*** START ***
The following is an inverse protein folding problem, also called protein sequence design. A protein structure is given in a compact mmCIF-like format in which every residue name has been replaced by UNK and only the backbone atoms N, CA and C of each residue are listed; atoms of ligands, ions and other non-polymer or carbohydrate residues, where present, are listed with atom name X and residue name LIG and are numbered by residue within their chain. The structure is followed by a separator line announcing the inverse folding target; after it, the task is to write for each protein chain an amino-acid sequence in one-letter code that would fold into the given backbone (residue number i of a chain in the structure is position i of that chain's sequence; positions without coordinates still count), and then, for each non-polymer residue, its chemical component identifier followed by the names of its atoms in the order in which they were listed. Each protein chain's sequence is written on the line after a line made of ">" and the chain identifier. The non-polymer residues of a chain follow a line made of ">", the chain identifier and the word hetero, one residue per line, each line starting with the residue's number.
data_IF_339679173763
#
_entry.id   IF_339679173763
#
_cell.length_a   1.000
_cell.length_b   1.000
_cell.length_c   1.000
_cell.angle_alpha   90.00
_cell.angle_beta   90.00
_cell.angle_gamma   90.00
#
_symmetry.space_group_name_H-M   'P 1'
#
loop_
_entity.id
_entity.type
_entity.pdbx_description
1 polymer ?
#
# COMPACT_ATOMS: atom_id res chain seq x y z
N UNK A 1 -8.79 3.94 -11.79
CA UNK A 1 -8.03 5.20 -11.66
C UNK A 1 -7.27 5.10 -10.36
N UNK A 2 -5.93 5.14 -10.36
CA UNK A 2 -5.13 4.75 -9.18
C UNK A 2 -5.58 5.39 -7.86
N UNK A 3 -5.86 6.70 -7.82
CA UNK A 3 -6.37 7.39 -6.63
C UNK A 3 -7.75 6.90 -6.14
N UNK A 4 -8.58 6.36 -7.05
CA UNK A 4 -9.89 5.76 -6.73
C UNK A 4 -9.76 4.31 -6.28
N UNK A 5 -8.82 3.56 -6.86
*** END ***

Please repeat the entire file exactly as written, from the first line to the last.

The following is an inverse protein folding problem, also called protein sequence design. A protein structure is given in a compact mmCIF-like format in which every residue name has been replaced by UNK and only the backbone atoms N, CA and C of each residue are listed; atoms of ligands, ions and other non-polymer or carbohydrate residues, where present, are listed with atom name X and residue name LIG and are numbered by residue within their chain. The structure is followed by a separator line announcing the inverse folding target; after it, the task is to write for each protein chain an amino-acid sequence in one-letter code that would fold into the given backbone (residue number i of a chain in the structure is position i of that chain's sequence; positions without coordinates still count), and then, for each non-polymer residue, its chemical component identifier followed by the names of its atoms in the order in which they were listed. Each protein chain's sequence is written on the line after a line made of ">" and the chain identifier. The non-polymer residues of a chain follow a line made of ">", the chain identifier and the word hetero, one residue per line, each line starting with the residue's number.
data_IF_339679173763
#
_entry.id   IF_339679173763
#
_cell.length_a   1.000
_cell.length_b   1.000
_cell.length_c   1.000
_cell.angle_alpha   90.00
_cell.angle_beta   90.00
_cell.angle_gamma   90.00
#
_symmetry.space_group_name_H-M   'P 1'
#
loop_
_entity.id
_entity.type
_entity.pdbx_description
1 polymer ?
#
# COMPACT_ATOMS: atom_id res chain seq x y z
N UNK A 1 -8.79 3.94 -11.79
CA UNK A 1 -8.03 5.20 -11.66
C UNK A 1 -7.27 5.10 -10.36
N UNK A 2 -5.93 5.14 -10.36
CA UNK A 2 -5.13 4.75 -9.18
C UNK A 2 -5.58 5.39 -7.86
N UNK A 3 -5.86 6.70 -7.82
CA UNK A 3 -6.37 7.39 -6.63
C UNK A 3 -7.75 6.90 -6.14
N UNK A 4 -8.58 6.36 -7.05
CA UNK A 4 -9.89 5.76 -6.73
C UNK A 4 -9.76 4.31 -6.28
N UNK A 5 -8.82 3.56 -6.86